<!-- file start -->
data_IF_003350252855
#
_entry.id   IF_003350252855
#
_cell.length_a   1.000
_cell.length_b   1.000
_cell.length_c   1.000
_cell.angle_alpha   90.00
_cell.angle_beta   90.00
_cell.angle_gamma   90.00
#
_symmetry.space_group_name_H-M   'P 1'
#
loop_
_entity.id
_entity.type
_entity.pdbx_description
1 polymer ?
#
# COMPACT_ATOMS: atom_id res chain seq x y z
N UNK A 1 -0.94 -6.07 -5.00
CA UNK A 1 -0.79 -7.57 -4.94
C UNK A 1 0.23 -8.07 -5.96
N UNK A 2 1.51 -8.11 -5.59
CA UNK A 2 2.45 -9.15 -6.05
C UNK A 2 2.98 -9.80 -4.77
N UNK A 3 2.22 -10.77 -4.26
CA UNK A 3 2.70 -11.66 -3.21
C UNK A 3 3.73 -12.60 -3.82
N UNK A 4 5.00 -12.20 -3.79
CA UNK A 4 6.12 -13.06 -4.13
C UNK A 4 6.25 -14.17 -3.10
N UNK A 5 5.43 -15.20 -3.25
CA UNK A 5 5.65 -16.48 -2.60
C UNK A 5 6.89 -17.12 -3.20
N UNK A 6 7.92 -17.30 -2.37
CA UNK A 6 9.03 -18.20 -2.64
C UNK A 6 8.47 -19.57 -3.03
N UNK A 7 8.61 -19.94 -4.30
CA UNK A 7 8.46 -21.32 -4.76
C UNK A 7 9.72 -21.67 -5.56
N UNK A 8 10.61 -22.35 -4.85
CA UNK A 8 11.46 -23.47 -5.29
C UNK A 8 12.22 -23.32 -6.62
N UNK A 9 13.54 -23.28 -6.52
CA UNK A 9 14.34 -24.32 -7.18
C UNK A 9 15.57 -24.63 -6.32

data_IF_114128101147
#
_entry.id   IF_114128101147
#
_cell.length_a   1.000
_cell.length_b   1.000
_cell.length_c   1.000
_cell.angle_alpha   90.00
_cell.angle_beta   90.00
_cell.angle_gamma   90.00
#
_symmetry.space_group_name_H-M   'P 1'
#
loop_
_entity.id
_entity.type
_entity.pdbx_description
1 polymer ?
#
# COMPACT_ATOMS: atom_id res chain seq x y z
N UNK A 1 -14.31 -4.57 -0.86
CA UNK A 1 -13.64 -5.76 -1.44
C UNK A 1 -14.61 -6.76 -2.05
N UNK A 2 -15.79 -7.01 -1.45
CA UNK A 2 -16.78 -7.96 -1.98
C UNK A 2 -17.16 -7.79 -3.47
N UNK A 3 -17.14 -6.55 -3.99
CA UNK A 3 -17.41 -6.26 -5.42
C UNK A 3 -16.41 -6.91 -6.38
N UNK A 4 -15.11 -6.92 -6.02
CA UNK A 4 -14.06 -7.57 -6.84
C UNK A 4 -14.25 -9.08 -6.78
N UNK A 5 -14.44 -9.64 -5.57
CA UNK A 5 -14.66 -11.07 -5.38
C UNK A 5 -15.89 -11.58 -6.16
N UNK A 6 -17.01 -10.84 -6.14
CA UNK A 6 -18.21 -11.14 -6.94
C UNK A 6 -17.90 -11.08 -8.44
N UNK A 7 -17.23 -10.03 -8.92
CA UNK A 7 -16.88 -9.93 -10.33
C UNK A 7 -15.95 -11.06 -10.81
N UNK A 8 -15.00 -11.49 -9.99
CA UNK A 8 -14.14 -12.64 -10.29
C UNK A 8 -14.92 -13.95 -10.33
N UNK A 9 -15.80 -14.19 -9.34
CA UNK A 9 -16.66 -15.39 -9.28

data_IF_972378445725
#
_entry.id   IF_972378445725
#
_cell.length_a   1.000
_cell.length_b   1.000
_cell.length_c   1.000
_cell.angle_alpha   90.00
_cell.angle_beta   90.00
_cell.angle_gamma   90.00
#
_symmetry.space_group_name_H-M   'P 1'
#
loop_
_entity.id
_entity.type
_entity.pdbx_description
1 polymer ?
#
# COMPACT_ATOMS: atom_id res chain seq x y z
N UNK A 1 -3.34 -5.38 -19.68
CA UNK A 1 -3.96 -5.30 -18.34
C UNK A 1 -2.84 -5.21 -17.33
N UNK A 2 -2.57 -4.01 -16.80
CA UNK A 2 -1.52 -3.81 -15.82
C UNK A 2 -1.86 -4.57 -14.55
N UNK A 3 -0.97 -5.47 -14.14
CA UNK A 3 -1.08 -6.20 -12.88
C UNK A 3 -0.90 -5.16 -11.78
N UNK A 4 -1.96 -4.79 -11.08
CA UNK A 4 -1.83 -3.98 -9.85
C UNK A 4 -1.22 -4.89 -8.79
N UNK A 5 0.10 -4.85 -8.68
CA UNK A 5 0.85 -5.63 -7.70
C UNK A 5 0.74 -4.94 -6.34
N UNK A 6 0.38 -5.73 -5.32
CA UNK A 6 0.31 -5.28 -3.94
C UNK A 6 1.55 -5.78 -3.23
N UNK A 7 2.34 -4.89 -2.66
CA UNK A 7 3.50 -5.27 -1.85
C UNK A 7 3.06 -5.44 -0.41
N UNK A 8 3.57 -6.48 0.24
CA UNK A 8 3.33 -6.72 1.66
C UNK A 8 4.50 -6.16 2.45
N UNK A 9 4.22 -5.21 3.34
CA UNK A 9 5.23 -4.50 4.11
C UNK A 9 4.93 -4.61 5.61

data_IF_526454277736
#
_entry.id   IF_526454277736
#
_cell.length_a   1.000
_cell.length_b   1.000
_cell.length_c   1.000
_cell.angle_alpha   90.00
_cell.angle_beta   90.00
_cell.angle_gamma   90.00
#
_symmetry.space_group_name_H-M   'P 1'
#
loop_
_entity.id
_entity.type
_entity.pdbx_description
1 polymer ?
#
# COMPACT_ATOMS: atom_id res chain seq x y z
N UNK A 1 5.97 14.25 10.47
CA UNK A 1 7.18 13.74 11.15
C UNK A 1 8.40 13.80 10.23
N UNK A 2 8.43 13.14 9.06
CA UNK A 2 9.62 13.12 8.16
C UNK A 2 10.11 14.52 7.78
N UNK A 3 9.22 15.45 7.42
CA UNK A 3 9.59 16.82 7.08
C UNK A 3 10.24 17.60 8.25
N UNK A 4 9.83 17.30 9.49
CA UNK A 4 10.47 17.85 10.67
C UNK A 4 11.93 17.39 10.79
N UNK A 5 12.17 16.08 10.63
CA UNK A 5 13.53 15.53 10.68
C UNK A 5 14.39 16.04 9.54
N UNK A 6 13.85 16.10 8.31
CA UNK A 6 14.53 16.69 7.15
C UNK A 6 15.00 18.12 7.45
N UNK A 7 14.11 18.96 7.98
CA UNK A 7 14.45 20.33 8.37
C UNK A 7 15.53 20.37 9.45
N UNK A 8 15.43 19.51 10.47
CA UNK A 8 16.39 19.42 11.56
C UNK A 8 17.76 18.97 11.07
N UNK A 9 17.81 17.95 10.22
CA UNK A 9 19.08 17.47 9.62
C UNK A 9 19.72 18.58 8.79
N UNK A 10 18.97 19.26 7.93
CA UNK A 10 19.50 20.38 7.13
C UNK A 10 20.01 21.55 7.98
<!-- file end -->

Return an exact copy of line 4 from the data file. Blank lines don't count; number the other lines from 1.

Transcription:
#